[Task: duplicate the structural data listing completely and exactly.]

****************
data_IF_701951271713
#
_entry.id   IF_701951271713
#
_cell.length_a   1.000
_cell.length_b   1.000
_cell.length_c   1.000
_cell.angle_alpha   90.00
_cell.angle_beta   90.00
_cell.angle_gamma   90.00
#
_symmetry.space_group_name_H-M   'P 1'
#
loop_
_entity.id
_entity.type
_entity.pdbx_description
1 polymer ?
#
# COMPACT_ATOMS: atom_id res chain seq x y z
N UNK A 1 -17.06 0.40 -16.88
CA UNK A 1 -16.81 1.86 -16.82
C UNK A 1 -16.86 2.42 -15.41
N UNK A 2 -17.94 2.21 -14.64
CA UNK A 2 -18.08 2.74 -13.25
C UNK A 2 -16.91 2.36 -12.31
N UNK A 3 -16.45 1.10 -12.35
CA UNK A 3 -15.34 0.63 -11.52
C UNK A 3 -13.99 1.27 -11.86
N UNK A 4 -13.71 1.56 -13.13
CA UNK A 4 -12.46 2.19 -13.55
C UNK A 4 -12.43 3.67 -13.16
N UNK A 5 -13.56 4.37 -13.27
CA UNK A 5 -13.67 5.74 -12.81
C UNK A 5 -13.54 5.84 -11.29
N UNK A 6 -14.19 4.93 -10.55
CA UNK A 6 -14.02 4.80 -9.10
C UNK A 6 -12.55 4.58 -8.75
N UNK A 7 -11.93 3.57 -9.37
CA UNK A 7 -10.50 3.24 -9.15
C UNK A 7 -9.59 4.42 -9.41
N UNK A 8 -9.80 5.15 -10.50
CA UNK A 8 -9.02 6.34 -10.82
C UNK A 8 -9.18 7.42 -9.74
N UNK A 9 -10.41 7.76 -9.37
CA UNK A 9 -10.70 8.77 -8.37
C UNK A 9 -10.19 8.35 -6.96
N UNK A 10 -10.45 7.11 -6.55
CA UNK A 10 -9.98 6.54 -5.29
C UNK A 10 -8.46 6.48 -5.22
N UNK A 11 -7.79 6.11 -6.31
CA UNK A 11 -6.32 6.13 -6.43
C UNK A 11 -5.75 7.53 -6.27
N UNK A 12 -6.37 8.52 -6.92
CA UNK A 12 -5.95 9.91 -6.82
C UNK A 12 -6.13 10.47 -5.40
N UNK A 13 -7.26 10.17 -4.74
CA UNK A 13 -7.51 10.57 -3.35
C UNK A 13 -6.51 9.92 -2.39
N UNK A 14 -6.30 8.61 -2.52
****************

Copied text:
data_IF_701951271713
#
_entry.id   IF_701951271713
#
_cell.length_a   1.000
_cell.length_b   1.000
_cell.length_c   1.000
_cell.angle_alpha   90.00
_cell.angle_beta   90.00
_cell.angle_gamma   90.00
#
_symmetry.space_group_name_H-M   'P 1'
#
loop_
_entity.id
_entity.type
_entity.pdbx_description
1 polymer ?
#
# COMPACT_ATOMS: atom_id res chain seq x y z
N UNK A 1 -17.06 0.40 -16.88
CA UNK A 1 -16.81 1.86 -16.82
C UNK A 1 -16.86 2.42 -15.41
N UNK A 2 -17.94 2.21 -14.64
CA UNK A 2 -18.08 2.74 -13.25
C UNK A 2 -16.91 2.36 -12.31
N UNK A 3 -16.45 1.10 -12.35
CA UNK A 3 -15.34 0.63 -11.52
C UNK A 3 -13.99 1.27 -11.86
N UNK A 4 -13.71 1.56 -13.13
CA UNK A 4 -12.46 2.19 -13.55
C UNK A 4 -12.43 3.67 -13.16
N UNK A 5 -13.56 4.37 -13.27
CA UNK A 5 -13.67 5.74 -12.81
C UNK A 5 -13.54 5.84 -11.29
N UNK A 6 -14.19 4.93 -10.55
CA UNK A 6 -14.02 4.80 -9.10
C UNK A 6 -12.55 4.58 -8.75
N UNK A 7 -11.93 3.57 -9.37
CA UNK A 7 -10.50 3.24 -9.15
C UNK A 7 -9.59 4.42 -9.41
N UNK A 8 -9.80 5.15 -10.50
CA UNK A 8 -9.02 6.34 -10.82
C UNK A 8 -9.18 7.42 -9.74
N UNK A 9 -10.41 7.76 -9.37
CA UNK A 9 -10.70 8.77 -8.37
C UNK A 9 -10.19 8.35 -6.96
N UNK A 10 -10.45 7.11 -6.55
CA UNK A 10 -9.98 6.54 -5.29
C UNK A 10 -8.46 6.48 -5.22
N UNK A 11 -7.79 6.11 -6.31
CA UNK A 11 -6.32 6.13 -6.43
C UNK A 11 -5.75 7.53 -6.27
N UNK A 12 -6.37 8.52 -6.92
CA UNK A 12 -5.95 9.91 -6.82
C UNK A 12 -6.13 10.47 -5.40
N UNK A 13 -7.26 10.17 -4.74
CA UNK A 13 -7.51 10.57 -3.35
C UNK A 13 -6.51 9.92 -2.39
N UNK A 14 -6.30 8.61 -2.52